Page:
Rwandan official convicted by UN tribunal leaves jail after completing sentence

3 March 2008

A former Rwandan local government official convicted and jailed by the United Nations genocide tribunal for failing to prevent the massacre of Tutsis seeking refuge in a church has been released from prison after completing his sentence.

Vincent Rutaganira, who had been sentenced in March 2005 to six years’ jail, was released yesterday from the UN detention facility in Arusha, Tanzania, where the International Criminal Tribunal for Rwanda (ICTR) is based. Mr. Rutaganira had been in custody since he was arrested in March 2002.

A councillor from 1985 to 1994 in the Mubuga sector of Kibuye prefecture in western Rwanda, Mr. Rutaganira had pleaded guilty to one count of extermination as an accomplice by omission to a crime against humanity.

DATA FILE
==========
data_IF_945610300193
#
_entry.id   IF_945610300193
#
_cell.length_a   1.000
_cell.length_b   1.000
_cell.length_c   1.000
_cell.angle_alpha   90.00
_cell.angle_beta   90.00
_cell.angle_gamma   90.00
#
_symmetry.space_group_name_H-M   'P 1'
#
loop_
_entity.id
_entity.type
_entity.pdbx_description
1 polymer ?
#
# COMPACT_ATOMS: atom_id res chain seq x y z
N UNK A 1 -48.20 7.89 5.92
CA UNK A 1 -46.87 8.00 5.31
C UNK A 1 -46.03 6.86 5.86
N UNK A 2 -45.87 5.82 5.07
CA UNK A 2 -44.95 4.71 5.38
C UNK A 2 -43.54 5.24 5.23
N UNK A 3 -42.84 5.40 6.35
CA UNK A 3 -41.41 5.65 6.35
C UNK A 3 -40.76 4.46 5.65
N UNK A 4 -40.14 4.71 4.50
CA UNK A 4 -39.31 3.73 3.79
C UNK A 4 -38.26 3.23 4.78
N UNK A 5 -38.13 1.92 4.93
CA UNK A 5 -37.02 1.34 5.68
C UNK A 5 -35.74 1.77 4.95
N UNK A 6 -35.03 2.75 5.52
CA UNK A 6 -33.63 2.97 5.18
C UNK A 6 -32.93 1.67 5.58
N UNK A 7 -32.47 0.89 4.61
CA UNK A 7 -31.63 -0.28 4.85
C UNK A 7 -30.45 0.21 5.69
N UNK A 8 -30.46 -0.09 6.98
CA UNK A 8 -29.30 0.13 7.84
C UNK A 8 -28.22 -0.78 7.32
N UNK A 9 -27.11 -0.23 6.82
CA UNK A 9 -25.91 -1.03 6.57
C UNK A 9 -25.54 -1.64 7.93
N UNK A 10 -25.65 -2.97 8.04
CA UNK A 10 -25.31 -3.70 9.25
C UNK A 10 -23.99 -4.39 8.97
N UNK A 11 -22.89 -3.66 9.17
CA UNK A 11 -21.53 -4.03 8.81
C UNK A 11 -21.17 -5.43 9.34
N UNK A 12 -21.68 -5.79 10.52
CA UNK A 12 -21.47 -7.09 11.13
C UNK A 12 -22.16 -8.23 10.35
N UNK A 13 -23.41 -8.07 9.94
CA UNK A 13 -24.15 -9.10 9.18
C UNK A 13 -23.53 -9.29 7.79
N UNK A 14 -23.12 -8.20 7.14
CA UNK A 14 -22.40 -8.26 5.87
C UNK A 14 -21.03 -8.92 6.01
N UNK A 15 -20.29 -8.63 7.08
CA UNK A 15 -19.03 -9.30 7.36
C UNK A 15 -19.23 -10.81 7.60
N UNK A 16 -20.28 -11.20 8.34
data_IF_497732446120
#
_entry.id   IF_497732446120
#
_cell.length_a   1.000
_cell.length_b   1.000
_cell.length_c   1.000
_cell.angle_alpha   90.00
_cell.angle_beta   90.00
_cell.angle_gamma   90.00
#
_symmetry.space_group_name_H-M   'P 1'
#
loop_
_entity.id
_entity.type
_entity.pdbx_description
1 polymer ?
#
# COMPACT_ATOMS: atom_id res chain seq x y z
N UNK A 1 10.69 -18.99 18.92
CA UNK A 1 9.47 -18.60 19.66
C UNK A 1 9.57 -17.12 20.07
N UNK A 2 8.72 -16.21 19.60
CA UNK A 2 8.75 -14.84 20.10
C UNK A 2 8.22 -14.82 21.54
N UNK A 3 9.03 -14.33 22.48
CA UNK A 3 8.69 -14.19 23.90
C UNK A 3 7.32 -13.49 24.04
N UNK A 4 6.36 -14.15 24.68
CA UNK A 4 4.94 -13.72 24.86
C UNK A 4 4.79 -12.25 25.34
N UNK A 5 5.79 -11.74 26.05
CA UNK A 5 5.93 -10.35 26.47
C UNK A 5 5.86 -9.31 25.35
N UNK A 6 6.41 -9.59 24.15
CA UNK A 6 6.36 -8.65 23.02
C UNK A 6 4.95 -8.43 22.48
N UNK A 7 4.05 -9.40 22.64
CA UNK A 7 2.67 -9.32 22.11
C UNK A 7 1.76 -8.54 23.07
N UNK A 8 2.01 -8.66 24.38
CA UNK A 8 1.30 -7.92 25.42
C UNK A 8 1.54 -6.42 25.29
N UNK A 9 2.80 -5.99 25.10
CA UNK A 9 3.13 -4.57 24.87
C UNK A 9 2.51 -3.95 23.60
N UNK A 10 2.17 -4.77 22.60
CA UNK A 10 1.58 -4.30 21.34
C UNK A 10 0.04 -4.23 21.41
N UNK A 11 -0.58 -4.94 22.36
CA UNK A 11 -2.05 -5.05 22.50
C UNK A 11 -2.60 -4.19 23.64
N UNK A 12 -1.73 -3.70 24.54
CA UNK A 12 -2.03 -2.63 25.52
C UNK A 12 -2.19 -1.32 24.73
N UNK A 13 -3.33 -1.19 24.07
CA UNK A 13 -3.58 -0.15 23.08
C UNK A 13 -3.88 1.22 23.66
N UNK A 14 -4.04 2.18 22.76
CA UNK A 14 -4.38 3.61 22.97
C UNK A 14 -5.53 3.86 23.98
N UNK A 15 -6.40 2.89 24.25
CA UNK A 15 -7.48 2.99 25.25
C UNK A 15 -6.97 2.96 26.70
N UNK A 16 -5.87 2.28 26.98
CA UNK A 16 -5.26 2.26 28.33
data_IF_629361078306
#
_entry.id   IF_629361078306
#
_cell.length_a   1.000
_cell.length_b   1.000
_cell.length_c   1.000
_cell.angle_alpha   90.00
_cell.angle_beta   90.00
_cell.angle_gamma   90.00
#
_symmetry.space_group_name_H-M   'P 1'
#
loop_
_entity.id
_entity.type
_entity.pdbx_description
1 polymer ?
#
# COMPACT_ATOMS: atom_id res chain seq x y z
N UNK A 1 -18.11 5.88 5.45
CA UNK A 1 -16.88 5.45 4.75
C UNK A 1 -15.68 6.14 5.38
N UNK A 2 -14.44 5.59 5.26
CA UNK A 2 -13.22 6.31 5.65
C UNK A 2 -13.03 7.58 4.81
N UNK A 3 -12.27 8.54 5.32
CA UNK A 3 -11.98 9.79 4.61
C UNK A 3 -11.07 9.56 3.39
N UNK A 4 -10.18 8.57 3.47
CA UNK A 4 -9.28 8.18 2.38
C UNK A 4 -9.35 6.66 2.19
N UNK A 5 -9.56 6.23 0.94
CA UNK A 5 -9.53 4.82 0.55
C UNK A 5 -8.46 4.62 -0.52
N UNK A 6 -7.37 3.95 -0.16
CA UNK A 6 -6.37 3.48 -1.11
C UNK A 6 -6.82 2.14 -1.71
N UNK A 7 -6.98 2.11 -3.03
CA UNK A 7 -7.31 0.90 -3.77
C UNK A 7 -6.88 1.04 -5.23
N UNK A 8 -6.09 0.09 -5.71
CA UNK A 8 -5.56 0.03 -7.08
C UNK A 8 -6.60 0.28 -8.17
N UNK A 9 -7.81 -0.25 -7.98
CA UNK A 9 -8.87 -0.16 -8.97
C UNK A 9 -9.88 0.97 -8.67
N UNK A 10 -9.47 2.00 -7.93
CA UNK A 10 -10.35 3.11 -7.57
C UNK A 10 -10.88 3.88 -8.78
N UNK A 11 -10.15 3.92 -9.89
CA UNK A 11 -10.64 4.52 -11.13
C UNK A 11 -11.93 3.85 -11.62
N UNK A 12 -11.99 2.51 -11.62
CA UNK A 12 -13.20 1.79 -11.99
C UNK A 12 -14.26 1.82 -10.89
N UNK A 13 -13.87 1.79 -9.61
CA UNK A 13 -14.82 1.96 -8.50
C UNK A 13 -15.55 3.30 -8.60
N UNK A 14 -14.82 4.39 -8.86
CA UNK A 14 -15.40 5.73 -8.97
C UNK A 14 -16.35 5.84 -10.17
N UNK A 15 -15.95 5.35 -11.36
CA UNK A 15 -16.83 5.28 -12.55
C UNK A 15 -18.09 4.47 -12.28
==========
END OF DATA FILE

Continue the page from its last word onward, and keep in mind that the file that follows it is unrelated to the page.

In sentencing the councillor, the ICTR judges said that he had known about the planned massacre in which thousands of Tutsis were killed and yet he did not use his authority to prevent the attacks or to protect and assist the group as they sheltered in the local church.

The Security Council set up the ICTR in 1994 in response to that year’s genocide in the small African country, where some 800,000 Tutsis and moderate Hutus were killed – mostly by machete or club – in just 100 days starting in early April.

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UN's Rwanda tribunal sentences official to six years for crime of extermination in 1994

Judges at the United Nations tribunal trying the people who caused the deaths of Rwandan Tutsis and moderate Hutus in the genocide of 1994 today sentenced a councillor to six years in prison for having failed to prevent an attack on a church full of Tutsi asylum-seekers among whom thousands died and many were injured.